On the other side, there are people who adapt names of other cultures to LIE. This is different. Dishonest, and unethical. (Or, you could explore another layer of why they lie, but that’s another matter.) When people lie about names they create a whole different persona for it.

  • The biggest reason why people lie about names: to claim authority where they have none. Like, presenting as a Gay man to write Gay Romance, or presenting as a Japanese person to write a Japanese based fantasy etc. People who do this use their names (and adapted personas) as shields when they are criticized.

Back on topic: As long as the name is that: just a name that you haven’t attached a false persona to. You can use it to get you the privacy and fairness in judgment you desire (Say, not wanting to be dropped simply because someone feels your novel is less than because you’re not from the ethnicity) it’s sensible and even advisable.

The persona shield as explained above, is what most people are wary of when people take up pen names that don’t match up to their reality (gender wise, ethnicity wise etc.)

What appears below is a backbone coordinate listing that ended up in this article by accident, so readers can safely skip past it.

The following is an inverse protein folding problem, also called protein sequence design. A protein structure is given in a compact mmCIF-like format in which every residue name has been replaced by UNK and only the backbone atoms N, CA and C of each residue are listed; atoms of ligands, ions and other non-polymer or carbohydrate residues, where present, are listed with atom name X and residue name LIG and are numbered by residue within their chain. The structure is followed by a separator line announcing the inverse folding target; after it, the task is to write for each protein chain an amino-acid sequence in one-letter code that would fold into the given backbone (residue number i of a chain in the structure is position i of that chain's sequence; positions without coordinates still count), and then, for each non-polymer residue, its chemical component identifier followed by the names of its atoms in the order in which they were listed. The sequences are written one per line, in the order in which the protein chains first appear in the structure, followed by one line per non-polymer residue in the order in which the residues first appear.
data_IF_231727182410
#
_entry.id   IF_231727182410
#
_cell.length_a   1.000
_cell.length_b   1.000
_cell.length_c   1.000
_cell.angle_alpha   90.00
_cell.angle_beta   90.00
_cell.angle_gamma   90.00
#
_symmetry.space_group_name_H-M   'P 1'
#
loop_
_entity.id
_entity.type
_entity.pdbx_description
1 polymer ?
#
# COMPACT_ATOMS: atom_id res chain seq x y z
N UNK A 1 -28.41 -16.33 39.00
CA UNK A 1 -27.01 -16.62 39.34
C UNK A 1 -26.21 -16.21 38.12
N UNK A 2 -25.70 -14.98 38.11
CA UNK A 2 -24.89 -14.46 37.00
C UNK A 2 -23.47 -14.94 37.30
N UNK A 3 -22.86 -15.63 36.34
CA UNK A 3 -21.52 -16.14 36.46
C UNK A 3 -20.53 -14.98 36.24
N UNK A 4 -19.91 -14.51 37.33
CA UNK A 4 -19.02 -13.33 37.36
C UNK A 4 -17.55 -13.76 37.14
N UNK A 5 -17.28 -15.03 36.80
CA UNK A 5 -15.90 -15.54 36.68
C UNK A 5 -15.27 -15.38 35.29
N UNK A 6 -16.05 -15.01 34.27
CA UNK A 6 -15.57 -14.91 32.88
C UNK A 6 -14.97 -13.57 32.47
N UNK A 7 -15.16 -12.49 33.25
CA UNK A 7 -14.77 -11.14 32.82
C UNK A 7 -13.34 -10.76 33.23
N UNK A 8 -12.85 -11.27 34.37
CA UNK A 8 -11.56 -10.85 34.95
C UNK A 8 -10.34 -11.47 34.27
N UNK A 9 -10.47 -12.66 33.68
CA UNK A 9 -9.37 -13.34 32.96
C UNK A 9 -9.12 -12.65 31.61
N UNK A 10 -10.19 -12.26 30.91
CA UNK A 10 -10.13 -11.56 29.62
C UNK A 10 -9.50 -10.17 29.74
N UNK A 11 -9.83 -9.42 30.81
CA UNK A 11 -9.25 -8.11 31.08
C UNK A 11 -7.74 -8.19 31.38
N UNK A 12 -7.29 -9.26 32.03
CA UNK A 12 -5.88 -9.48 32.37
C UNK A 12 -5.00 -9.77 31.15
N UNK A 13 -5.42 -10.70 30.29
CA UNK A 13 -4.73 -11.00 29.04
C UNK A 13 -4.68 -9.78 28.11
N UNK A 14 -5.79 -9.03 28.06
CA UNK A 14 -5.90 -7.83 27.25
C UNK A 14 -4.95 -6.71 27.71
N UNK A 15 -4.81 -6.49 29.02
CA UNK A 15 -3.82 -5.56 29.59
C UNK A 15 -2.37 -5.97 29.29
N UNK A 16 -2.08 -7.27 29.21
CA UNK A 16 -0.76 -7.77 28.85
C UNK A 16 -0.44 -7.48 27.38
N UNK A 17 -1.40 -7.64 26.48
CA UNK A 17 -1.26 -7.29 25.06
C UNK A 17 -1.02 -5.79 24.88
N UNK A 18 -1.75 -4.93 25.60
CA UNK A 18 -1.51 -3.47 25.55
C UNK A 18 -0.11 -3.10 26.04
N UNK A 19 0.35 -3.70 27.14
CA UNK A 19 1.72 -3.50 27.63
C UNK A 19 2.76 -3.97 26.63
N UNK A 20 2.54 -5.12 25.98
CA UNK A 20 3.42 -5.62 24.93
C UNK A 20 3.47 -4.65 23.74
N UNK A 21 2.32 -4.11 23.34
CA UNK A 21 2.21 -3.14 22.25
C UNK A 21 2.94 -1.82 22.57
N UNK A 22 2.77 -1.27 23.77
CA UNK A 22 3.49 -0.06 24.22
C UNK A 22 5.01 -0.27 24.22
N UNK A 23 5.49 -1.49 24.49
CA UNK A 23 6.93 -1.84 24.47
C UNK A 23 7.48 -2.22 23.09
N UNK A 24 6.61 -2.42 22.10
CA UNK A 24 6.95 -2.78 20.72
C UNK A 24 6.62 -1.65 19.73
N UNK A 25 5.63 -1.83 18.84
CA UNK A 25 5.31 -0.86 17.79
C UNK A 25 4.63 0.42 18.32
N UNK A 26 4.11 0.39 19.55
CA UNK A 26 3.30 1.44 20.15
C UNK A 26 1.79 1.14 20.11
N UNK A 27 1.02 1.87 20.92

#4

The majority of that kind of thing comes from the teen KPOP and anime fans. They’re all Something-chan or something similar. They use the ‘slang’ they’ve picked up from the language in their regular speech. It’s rather silly, but mostly harmless.

Speaking specifically to ‘pen names’ - the name J. D. Robb was adopted to publish a series of futuristic detective novels, because the stories were not in Nora Robert’s usual genre - Romance. There have been several male romance authors who adopted ‘female’ sounding, or at least gender neutral pen names. Until recently, it was a common practice to vigorously hide who was behind a pen name.

Of course you’re going to have posers - people pretend to be many things online that they aren’t. But unless they are using it for intentionally defrauding people it’s not a big deal, IMO. If they’re faking to get an audience, they’ll be discovered sooner or later and lose whatever they hoped to gain.